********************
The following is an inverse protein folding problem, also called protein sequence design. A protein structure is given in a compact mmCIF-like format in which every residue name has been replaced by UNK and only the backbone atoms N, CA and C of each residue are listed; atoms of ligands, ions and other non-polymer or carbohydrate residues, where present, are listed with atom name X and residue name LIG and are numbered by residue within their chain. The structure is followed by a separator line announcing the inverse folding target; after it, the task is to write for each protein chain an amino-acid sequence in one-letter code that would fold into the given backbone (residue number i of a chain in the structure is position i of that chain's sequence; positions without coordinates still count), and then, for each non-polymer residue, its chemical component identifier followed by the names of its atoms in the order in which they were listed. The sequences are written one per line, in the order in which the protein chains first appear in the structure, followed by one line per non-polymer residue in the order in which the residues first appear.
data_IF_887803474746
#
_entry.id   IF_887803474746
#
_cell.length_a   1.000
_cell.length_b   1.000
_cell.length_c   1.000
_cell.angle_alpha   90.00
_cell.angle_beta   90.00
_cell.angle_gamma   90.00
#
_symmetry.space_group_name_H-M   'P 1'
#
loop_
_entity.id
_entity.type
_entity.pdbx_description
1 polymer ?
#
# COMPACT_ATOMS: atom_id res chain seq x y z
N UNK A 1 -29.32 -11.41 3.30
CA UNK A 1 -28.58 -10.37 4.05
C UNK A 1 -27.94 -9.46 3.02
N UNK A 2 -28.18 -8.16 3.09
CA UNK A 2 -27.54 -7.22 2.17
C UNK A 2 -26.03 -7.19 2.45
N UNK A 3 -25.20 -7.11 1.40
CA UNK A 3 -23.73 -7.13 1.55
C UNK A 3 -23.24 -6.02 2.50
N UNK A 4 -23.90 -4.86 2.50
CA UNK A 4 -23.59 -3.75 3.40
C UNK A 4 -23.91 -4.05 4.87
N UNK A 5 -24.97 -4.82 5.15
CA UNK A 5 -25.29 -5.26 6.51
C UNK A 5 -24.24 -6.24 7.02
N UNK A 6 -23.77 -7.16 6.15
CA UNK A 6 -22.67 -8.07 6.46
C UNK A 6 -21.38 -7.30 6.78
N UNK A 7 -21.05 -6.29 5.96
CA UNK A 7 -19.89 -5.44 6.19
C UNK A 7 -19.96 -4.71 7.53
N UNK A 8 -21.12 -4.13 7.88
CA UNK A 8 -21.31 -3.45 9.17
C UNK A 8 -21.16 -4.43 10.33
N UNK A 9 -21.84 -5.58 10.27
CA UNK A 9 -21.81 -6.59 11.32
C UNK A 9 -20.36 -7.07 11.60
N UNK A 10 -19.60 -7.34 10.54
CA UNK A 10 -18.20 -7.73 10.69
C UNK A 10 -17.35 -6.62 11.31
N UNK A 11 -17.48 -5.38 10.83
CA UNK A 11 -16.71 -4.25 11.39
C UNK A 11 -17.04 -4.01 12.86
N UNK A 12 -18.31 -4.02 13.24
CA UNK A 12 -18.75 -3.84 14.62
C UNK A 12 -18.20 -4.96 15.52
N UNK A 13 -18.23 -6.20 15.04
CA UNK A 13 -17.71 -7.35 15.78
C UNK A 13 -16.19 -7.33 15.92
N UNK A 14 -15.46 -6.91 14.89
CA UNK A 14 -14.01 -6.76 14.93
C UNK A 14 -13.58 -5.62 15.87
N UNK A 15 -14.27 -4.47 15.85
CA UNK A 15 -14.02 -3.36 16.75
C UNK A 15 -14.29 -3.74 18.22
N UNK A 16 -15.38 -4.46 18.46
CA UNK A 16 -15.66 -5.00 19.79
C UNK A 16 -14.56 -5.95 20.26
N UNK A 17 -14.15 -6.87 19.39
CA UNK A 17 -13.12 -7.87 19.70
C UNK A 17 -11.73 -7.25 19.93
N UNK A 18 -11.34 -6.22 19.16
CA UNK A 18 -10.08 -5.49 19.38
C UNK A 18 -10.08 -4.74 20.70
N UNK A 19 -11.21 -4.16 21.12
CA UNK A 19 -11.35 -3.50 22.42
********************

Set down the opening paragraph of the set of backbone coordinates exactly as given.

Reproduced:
The following is an inverse protein folding problem, also called protein sequence design. A protein structure is given in a compact mmCIF-like format in which every residue name has been replaced by UNK and only the backbone atoms N, CA and C of each residue are listed; atoms of ligands, ions and other non-polymer or carbohydrate residues, where present, are listed with atom name X and residue name LIG and are numbered by residue within their chain. The structure is followed by a separator line announcing the inverse folding target; after it, the task is to write for each protein chain an amino-acid sequence in one-letter code that would fold into the given backbone (residue number i of a chain in the structure is position i of that chain's sequence; positions without coordinates still count), and then, for each non-polymer residue, its chemical component identifier followed by the names of its atoms in the order in which they were listed. The sequences are written one per line, in the order in which the protein chains first appear in the structure, followed by one line per non-polymer residue in the order in which the residues first appear.